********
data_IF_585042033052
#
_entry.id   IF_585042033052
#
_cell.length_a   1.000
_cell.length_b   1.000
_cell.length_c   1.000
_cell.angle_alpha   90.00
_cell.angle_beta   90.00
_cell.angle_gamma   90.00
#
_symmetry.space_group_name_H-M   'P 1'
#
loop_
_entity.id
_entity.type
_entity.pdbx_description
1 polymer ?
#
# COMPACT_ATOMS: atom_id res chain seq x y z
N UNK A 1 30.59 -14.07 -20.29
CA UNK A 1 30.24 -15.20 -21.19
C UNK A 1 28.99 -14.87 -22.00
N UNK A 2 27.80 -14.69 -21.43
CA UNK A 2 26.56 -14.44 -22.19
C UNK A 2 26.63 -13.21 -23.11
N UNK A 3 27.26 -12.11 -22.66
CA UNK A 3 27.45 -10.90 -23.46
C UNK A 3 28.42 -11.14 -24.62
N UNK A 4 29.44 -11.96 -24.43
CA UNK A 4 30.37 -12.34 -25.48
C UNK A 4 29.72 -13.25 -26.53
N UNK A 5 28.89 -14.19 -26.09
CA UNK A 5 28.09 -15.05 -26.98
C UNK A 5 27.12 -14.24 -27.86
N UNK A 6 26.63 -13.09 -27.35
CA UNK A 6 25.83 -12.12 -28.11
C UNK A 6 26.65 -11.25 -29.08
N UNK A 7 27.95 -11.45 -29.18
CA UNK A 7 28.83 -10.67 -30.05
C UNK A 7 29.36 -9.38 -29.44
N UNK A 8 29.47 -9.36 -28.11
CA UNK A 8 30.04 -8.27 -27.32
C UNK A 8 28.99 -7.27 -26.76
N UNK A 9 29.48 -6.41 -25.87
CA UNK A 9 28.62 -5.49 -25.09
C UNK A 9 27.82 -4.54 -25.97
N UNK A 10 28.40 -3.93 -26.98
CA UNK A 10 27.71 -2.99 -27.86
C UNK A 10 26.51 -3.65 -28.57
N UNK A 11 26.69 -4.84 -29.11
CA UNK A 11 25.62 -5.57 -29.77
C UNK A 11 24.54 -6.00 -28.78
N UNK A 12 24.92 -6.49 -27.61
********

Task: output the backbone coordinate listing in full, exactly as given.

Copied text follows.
data_IF_585042033052
#
_entry.id   IF_585042033052
#
_cell.length_a   1.000
_cell.length_b   1.000
_cell.length_c   1.000
_cell.angle_alpha   90.00
_cell.angle_beta   90.00
_cell.angle_gamma   90.00
#
_symmetry.space_group_name_H-M   'P 1'
#
loop_
_entity.id
_entity.type
_entity.pdbx_description
1 polymer ?
#
# COMPACT_ATOMS: atom_id res chain seq x y z
N UNK A 1 30.59 -14.07 -20.29
CA UNK A 1 30.24 -15.20 -21.19
C UNK A 1 28.99 -14.87 -22.00
N UNK A 2 27.80 -14.69 -21.43
CA UNK A 2 26.56 -14.44 -22.19
C UNK A 2 26.63 -13.21 -23.11
N UNK A 3 27.26 -12.11 -22.66
CA UNK A 3 27.45 -10.90 -23.46
C UNK A 3 28.42 -11.14 -24.62
N UNK A 4 29.44 -11.96 -24.43
CA UNK A 4 30.37 -12.34 -25.48
C UNK A 4 29.72 -13.25 -26.53
N UNK A 5 28.89 -14.19 -26.09
CA UNK A 5 28.09 -15.05 -26.98
C UNK A 5 27.12 -14.24 -27.86
N UNK A 6 26.63 -13.09 -27.35
CA UNK A 6 25.83 -12.12 -28.11
C UNK A 6 26.65 -11.25 -29.08
N UNK A 7 27.95 -11.45 -29.18
CA UNK A 7 28.83 -10.67 -30.05
C UNK A 7 29.36 -9.38 -29.44
N UNK A 8 29.47 -9.36 -28.11
CA UNK A 8 30.04 -8.27 -27.32
C UNK A 8 28.99 -7.27 -26.76
N UNK A 9 29.48 -6.41 -25.87
CA UNK A 9 28.62 -5.49 -25.09
C UNK A 9 27.82 -4.54 -25.97
N UNK A 10 28.40 -3.93 -26.98
CA UNK A 10 27.71 -2.99 -27.86
C UNK A 10 26.51 -3.65 -28.57
N UNK A 11 26.69 -4.84 -29.11
CA UNK A 11 25.62 -5.57 -29.77
C UNK A 11 24.54 -6.00 -28.78
N UNK A 12 24.92 -6.49 -27.61